Savanthi Syth — Raymond James — Analyst

But can you provide a little bit more color on the regional side given that’s a little more unique as to what’s happening there and not just about training throughput? Is some of the kind of the changes that you’re seeing in the industry in terms of pilot rates and things like that, is that having an impact? What’s Delta doing to make sure you’re rebuilding those — that capacity?

Glen Hauenstein — President

Well, clearly, the labor rates at the regional carriers have moved during the pandemic, and they’re at significantly higher rates than they were pre-pandemic. I think long-term conventional wisdom is that will mean that the regional fleet in the long run are smaller. In the short run, we’re wanting to get to a stabilization of demand for pilots, and we think that will occur sometime in ’23. These new higher rates should keep more people in place.

And so — but we don’t think it will be fully restored until probably ’24, ’25 at the earliest. And we’re uniquely positioned there because we have the, of course, A220s, which we’re delivering every month or so. And we’ve reactivated the 717s, which were actually not in our original plan for reactivation, but we’ve leaned on them pretty heavily to rebuild more quickly. And we think it’s a better product. And now with the new labor rates, it’s at lower unit cost as well as, yes, much lower unit cost than pre-pandemic.

So I think we’re uniquely positioned there with really the only major carrier that has these plethora of 100-seat airplanes. And we’ll see what happens with the regionals in ’23, but we think we’re near the bottom in terms of pilot availability there.

Ed Bastian — Chief Executive Officer

And one other thing I’d add is that we have the lowest regional jet footprint in the industry. We’ve been on a half, Savi, over the last decade to eliminate the 50-seat regional jet, and we’re just about there. So we are out of that category. We do have 325 two-class regional jets, which we will continue to maintain going forward, but we are far less exposed than others to the — some of this regional pilot shortage issue.

Savanthi Syth — Raymond James — Analyst

Helpful. Thank you.

Operator

Thank you. We’ll now move on to our next question from Brandon Oglenski with Barclays.

Brandon Oglenski — Barclays — Analyst

Hey, good morning, and thanks for taking my question. Glen, I’m sure you’ve gotten this from a lot of investors, but obviously, folks are worried about a looming recession in the U.S. just driven by rates and inflation and we’re reminded of that again today. But obviously, your revenue guidance is pretty positive, but I do think it’s a sequential decline in your yields. Can you talk to the components there because I know your long-haul flying is coming up as well? Just if you’re seeing any weakness or softness across your geographies?

Glen Hauenstein — President

Yeah. I think that’s a great question and I’m happy to explain it. Really it’s three main factors. One is, international restoration continuing in 4Q as we — as Pacific continues to open up and we continue to increase our capacity in the Pacific, that has downward pressure on RASM. Domestic stage is going up dramatically and at a different rate than some of our competitors or all of our competitors as we head into 4Q. And that’s really being driven by a lot of additional flying into Hawaii from the East Coast hubs that we didn’t have pre-pandemic. And lastly, it’s that period and the shift of the holiday return in December where December will be below trend and January will be above trend.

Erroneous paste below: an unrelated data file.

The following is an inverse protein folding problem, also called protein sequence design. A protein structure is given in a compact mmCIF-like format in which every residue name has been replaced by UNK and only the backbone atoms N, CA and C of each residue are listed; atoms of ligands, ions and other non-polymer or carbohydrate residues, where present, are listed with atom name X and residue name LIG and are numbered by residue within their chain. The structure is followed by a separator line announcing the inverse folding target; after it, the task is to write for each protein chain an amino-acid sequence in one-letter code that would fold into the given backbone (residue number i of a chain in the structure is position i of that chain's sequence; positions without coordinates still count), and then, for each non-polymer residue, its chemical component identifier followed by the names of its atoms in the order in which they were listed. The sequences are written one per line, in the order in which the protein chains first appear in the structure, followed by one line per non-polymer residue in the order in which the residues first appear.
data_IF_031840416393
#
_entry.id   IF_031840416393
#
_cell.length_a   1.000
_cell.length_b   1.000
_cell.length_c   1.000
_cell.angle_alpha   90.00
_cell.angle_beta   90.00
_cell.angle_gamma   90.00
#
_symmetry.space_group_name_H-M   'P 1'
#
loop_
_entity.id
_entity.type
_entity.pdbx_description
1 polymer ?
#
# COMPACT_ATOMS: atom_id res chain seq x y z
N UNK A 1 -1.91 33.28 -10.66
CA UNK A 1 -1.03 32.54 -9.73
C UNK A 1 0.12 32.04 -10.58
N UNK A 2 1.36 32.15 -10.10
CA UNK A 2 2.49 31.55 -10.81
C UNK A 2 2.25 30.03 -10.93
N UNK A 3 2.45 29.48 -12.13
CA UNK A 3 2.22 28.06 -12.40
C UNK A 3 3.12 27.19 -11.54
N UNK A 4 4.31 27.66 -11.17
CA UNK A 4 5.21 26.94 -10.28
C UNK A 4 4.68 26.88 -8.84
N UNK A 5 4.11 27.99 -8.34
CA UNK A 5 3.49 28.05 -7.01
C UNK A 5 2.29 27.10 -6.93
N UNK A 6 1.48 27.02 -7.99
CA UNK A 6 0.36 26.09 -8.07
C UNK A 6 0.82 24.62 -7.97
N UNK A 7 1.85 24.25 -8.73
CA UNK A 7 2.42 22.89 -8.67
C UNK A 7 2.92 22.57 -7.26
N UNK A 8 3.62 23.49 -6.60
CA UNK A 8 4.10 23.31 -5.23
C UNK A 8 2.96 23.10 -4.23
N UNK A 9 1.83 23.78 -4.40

So those are the three main factors that are driving the sequential decline. And we’re not seeing taking those out. We’re not really seeing a decline at the market level. It’s actually continuing to be quite strong. And we don’t just see any impact yet. We’re looking, of course, vigilant of looking for it and we’ll make adjustments as necessary if it does. But I think Ed was very clear earlier that we think that we have — as an industry very off trend in terms of our percent of GDP. And just getting back to that represents a huge upside to the industry.

Brandon Oglenski — Barclays — Analyst

And I guess, related to that, can you talk about business travel recovery in the quarter and what you’re seeing right now in the fourth quarter?

Glen Hauenstein — President

Yeah. I think we outlined earlier — in earlier conferences that we’ve seen about a 10 point improvement between 3Q and 4Q and we see that’s continuing through 4Q. So we’re now in the low-to-mid-80s in terms of revenue with traffic being about 10 points below that. And that’s what we see as we head into the end of the year.

Brandon Oglenski — Barclays — Analyst

Thank you.

Operator

Thank you. We’ll now take our next question from Michael Linenberg with Deutsche Bank.

Mike Linenberg — Deutsche Bank — Analyst

Yeah. Hey, good morning, everyone. Hey, Ed, I want to — Ed, I want to go back to the comment that you made in your opening comments, you said something about $20 billion to $30 billion on the table relative to GDP. Can you shed some light on that? And are you assuming that we get back to that historical relationship or you’re building in some cushion there? If you could elaborate. Thanks.

Ed Bastian — Chief Executive Officer